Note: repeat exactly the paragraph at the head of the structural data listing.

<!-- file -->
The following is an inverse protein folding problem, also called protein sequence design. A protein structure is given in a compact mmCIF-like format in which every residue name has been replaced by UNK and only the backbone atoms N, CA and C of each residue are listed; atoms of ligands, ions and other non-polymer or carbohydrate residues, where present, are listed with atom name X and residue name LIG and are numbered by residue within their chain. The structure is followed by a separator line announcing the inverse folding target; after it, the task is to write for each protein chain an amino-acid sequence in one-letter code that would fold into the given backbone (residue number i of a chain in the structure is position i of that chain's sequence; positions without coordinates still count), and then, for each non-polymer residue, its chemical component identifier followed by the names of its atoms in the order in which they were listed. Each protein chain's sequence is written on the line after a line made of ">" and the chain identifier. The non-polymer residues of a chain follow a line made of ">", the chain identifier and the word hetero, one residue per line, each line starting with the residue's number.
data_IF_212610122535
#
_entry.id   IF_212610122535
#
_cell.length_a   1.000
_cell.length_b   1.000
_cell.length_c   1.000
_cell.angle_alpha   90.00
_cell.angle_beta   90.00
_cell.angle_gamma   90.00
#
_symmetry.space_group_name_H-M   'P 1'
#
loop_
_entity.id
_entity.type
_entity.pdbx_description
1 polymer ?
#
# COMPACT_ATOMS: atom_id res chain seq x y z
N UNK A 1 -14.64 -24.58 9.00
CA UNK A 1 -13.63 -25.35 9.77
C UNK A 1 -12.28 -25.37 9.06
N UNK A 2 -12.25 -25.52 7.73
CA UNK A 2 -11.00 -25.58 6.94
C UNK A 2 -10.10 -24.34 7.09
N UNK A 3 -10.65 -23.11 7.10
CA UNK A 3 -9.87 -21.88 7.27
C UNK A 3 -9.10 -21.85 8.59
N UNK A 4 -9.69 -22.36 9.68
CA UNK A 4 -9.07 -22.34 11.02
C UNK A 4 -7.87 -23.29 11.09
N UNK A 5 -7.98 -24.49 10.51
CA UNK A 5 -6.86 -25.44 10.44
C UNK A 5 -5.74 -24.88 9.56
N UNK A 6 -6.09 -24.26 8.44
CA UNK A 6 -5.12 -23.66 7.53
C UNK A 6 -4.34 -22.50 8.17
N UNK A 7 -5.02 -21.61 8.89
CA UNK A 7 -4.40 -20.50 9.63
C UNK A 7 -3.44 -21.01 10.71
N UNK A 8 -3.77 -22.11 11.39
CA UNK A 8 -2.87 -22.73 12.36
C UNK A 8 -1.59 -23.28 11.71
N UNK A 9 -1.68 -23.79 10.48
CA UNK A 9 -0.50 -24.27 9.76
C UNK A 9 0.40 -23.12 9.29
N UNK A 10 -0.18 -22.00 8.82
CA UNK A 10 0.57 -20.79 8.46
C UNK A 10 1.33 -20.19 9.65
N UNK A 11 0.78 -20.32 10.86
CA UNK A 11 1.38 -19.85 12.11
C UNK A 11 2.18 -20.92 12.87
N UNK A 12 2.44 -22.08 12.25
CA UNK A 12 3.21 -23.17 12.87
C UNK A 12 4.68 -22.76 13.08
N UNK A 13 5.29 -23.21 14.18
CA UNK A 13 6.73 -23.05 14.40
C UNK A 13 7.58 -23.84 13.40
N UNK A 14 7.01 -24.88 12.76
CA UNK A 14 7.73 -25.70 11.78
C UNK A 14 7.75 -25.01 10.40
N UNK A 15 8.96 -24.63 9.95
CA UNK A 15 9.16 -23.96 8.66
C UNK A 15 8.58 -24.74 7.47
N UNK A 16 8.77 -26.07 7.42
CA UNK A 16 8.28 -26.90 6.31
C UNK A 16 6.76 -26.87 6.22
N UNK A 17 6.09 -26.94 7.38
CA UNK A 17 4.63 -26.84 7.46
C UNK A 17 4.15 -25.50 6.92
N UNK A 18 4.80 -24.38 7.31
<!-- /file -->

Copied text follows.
The following is an inverse protein folding problem, also called protein sequence design. A protein structure is given in a compact mmCIF-like format in which every residue name has been replaced by UNK and only the backbone atoms N, CA and C of each residue are listed; atoms of ligands, ions and other non-polymer or carbohydrate residues, where present, are listed with atom name X and residue name LIG and are numbered by residue within their chain. The structure is followed by a separator line announcing the inverse folding target; after it, the task is to write for each protein chain an amino-acid sequence in one-letter code that would fold into the given backbone (residue number i of a chain in the structure is position i of that chain's sequence; positions without coordinates still count), and then, for each non-polymer residue, its chemical component identifier followed by the names of its atoms in the order in which they were listed. Each protein chain's sequence is written on the line after a line made of ">" and the chain identifier. The non-polymer residues of a chain follow a line made of ">", the chain identifier and the word hetero, one residue per line, each line starting with the residue's number.